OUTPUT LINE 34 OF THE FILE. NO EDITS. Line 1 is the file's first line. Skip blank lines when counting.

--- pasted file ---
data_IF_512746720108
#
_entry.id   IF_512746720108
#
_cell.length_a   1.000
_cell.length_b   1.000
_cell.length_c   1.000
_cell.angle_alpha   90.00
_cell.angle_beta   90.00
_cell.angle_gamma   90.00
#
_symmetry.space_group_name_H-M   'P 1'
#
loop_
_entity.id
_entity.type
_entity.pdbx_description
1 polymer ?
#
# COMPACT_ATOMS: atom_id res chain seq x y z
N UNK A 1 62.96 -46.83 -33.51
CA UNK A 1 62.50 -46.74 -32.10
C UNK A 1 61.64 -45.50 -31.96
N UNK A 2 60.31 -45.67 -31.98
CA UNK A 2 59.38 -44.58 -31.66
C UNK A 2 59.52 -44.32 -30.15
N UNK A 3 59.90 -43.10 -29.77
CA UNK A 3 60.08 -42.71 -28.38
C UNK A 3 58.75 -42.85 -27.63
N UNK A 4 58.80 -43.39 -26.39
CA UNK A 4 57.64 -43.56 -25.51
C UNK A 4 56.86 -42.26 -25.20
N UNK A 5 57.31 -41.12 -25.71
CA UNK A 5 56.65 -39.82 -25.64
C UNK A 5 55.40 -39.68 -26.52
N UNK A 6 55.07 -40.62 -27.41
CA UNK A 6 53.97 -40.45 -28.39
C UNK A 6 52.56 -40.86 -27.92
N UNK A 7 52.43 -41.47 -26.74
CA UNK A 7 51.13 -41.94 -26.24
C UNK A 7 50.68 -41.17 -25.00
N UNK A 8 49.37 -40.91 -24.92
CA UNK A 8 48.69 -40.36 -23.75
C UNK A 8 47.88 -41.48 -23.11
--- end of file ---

CA UNK A 5 56.65 -39.82 -25.64